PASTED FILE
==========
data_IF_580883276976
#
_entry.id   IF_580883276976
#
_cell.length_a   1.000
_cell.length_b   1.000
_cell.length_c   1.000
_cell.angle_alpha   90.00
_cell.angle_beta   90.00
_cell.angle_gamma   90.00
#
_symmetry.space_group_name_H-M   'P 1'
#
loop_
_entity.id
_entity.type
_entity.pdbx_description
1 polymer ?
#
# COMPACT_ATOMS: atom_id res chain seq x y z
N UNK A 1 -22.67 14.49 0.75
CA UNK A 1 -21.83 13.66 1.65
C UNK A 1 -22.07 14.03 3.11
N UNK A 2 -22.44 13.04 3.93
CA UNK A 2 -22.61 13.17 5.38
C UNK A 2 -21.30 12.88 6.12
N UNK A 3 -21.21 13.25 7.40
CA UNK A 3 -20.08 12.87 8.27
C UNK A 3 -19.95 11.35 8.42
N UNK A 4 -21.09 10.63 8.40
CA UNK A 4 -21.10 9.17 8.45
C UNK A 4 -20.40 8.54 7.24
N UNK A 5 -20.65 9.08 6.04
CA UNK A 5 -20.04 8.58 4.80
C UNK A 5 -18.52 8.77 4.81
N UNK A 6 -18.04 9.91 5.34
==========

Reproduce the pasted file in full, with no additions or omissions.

data_IF_580883276976
#
_entry.id   IF_580883276976
#
_cell.length_a   1.000
_cell.length_b   1.000
_cell.length_c   1.000
_cell.angle_alpha   90.00
_cell.angle_beta   90.00
_cell.angle_gamma   90.00
#
_symmetry.space_group_name_H-M   'P 1'
#
loop_
_entity.id
_entity.type
_entity.pdbx_description
1 polymer ?
#
# COMPACT_ATOMS: atom_id res chain seq x y z
N UNK A 1 -22.67 14.49 0.75
CA UNK A 1 -21.83 13.66 1.65
C UNK A 1 -22.07 14.03 3.11
N UNK A 2 -22.44 13.04 3.93
CA UNK A 2 -22.61 13.17 5.38
C UNK A 2 -21.30 12.88 6.12
N UNK A 3 -21.21 13.25 7.40
CA UNK A 3 -20.08 12.87 8.27
C UNK A 3 -19.95 11.35 8.42
N UNK A 4 -21.09 10.63 8.40
CA UNK A 4 -21.10 9.17 8.45
C UNK A 4 -20.40 8.54 7.24
N UNK A 5 -20.65 9.08 6.04
CA UNK A 5 -20.04 8.58 4.80
C UNK A 5 -18.52 8.77 4.81
N UNK A 6 -18.04 9.91 5.34